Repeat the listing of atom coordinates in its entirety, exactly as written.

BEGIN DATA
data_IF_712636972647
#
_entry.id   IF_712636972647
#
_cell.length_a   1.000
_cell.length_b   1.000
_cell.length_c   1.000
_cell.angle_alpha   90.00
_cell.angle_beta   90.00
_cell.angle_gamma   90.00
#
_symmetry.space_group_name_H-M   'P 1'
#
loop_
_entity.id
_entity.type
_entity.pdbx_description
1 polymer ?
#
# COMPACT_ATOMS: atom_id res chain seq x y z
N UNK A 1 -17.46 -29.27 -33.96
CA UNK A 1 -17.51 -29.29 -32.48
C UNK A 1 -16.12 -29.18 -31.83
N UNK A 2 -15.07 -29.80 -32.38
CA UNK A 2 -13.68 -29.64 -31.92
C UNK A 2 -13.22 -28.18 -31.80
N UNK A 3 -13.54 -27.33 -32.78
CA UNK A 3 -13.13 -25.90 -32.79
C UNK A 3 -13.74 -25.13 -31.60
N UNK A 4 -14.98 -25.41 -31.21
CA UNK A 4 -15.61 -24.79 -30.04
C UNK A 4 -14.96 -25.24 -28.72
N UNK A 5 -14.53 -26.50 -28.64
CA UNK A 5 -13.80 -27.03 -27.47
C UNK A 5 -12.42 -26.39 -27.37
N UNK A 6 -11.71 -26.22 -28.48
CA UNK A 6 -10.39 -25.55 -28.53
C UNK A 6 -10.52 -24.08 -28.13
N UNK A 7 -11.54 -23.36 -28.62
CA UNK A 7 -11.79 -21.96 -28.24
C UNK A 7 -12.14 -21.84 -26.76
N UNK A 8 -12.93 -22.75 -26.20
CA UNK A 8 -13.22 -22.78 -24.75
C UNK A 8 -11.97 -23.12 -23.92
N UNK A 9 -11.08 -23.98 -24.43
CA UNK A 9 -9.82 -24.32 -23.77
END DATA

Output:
data_IF_712636972647
#
_entry.id   IF_712636972647
#
_cell.length_a   1.000
_cell.length_b   1.000
_cell.length_c   1.000
_cell.angle_alpha   90.00
_cell.angle_beta   90.00
_cell.angle_gamma   90.00
#
_symmetry.space_group_name_H-M   'P 1'
#
loop_
_entity.id
_entity.type
_entity.pdbx_description
1 polymer ?
#
# COMPACT_ATOMS: atom_id res chain seq x y z
N UNK A 1 -17.46 -29.27 -33.96
CA UNK A 1 -17.51 -29.29 -32.48
C UNK A 1 -16.12 -29.18 -31.83
N UNK A 2 -15.07 -29.80 -32.38
CA UNK A 2 -13.68 -29.64 -31.92
C UNK A 2 -13.22 -28.18 -31.80
N UNK A 3 -13.54 -27.33 -32.78
CA UNK A 3 -13.13 -25.90 -32.79
C UNK A 3 -13.74 -25.13 -31.60
N UNK A 4 -14.98 -25.41 -31.21
CA UNK A 4 -15.61 -24.79 -30.04
C UNK A 4 -14.96 -25.24 -28.72
N UNK A 5 -14.53 -26.50 -28.64
CA UNK A 5 -13.80 -27.03 -27.47
C UNK A 5 -12.42 -26.39 -27.37
N UNK A 6 -11.71 -26.22 -28.48
CA UNK A 6 -10.39 -25.55 -28.53
C UNK A 6 -10.52 -24.08 -28.13
N UNK A 7 -11.54 -23.36 -28.62
CA UNK A 7 -11.79 -21.96 -28.24
C UNK A 7 -12.14 -21.84 -26.76
N UNK A 8 -12.93 -22.75 -26.20
CA UNK A 8 -13.22 -22.78 -24.75
C UNK A 8 -11.97 -23.12 -23.92
N UNK A 9 -11.08 -23.98 -24.43
CA UNK A 9 -9.82 -24.32 -23.77